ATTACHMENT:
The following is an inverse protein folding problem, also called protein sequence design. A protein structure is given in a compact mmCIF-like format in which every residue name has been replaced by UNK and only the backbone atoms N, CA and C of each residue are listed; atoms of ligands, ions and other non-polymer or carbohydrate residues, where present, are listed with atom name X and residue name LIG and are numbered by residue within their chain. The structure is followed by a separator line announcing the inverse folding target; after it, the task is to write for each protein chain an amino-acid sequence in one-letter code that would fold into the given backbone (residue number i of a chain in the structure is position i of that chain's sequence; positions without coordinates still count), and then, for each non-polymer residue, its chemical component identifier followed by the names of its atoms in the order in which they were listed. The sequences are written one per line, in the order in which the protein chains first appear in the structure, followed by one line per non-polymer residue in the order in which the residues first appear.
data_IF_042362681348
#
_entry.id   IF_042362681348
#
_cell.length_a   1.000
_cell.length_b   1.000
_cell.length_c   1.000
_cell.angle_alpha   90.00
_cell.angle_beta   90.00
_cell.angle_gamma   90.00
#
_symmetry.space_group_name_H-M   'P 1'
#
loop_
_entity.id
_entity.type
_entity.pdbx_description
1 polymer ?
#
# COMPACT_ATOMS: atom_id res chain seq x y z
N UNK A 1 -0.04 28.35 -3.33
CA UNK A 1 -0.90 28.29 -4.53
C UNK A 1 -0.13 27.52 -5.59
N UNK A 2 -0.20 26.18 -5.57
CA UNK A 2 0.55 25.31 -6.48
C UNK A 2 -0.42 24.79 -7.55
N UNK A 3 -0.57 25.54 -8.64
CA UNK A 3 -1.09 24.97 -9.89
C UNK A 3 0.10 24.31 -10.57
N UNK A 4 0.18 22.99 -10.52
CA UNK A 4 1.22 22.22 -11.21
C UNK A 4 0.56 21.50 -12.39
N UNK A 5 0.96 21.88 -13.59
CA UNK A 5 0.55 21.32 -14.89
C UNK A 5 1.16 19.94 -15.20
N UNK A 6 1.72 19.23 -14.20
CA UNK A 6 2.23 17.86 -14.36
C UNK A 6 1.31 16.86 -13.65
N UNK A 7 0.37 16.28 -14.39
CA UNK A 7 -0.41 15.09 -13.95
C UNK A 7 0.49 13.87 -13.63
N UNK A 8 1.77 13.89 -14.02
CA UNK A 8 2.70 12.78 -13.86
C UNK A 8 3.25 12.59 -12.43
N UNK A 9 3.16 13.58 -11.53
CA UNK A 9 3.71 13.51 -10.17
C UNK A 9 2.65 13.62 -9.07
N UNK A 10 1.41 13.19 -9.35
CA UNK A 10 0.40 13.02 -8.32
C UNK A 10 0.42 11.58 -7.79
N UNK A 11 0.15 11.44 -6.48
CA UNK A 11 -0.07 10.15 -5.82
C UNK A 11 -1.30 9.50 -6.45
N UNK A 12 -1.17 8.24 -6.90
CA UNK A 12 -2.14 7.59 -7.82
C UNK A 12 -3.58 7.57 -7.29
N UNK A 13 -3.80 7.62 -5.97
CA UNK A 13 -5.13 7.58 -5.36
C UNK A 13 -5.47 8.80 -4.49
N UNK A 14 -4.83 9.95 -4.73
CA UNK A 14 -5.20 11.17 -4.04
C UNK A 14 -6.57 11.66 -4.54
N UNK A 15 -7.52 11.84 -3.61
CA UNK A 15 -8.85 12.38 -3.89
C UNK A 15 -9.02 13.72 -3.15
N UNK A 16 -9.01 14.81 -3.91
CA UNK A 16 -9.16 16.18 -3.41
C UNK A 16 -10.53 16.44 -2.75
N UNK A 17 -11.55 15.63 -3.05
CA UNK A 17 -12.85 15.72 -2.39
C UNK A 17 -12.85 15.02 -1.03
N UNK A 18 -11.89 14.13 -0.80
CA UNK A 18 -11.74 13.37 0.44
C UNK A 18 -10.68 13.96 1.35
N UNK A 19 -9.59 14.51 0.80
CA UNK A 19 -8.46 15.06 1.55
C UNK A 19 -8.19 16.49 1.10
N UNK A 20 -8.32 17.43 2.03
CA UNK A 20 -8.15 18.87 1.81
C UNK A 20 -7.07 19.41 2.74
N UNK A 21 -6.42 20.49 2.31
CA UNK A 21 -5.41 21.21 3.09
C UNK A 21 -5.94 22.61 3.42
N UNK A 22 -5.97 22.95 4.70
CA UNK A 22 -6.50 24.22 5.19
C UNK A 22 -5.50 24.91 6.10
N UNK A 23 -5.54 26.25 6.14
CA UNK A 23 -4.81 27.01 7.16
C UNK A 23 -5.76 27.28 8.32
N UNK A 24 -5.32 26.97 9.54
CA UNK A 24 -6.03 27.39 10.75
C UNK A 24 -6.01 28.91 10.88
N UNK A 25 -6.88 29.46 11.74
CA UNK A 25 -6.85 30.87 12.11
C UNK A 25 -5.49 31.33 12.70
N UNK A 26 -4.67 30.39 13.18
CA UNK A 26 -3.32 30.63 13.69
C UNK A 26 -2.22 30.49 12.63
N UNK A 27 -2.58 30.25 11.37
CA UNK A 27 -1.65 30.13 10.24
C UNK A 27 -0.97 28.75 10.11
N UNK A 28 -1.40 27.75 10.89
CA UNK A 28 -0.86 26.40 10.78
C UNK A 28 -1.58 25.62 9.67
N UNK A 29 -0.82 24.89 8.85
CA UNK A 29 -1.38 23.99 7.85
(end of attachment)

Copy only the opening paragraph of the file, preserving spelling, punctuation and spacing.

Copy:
The following is an inverse protein folding problem, also called protein sequence design. A protein structure is given in a compact mmCIF-like format in which every residue name has been replaced by UNK and only the backbone atoms N, CA and C of each residue are listed; atoms of ligands, ions and other non-polymer or carbohydrate residues, where present, are listed with atom name X and residue name LIG and are numbered by residue within their chain. The structure is followed by a separator line announcing the inverse folding target; after it, the task is to write for each protein chain an amino-acid sequence in one-letter code that would fold into the given backbone (residue number i of a chain in the structure is position i of that chain's sequence; positions without coordinates still count), and then, for each non-polymer residue, its chemical component identifier followed by the names of its atoms in the order in which they were listed. The sequences are written one per line, in the order in which the protein chains first appear in the structure, followed by one line per non-polymer residue in the order in which the residues first appear.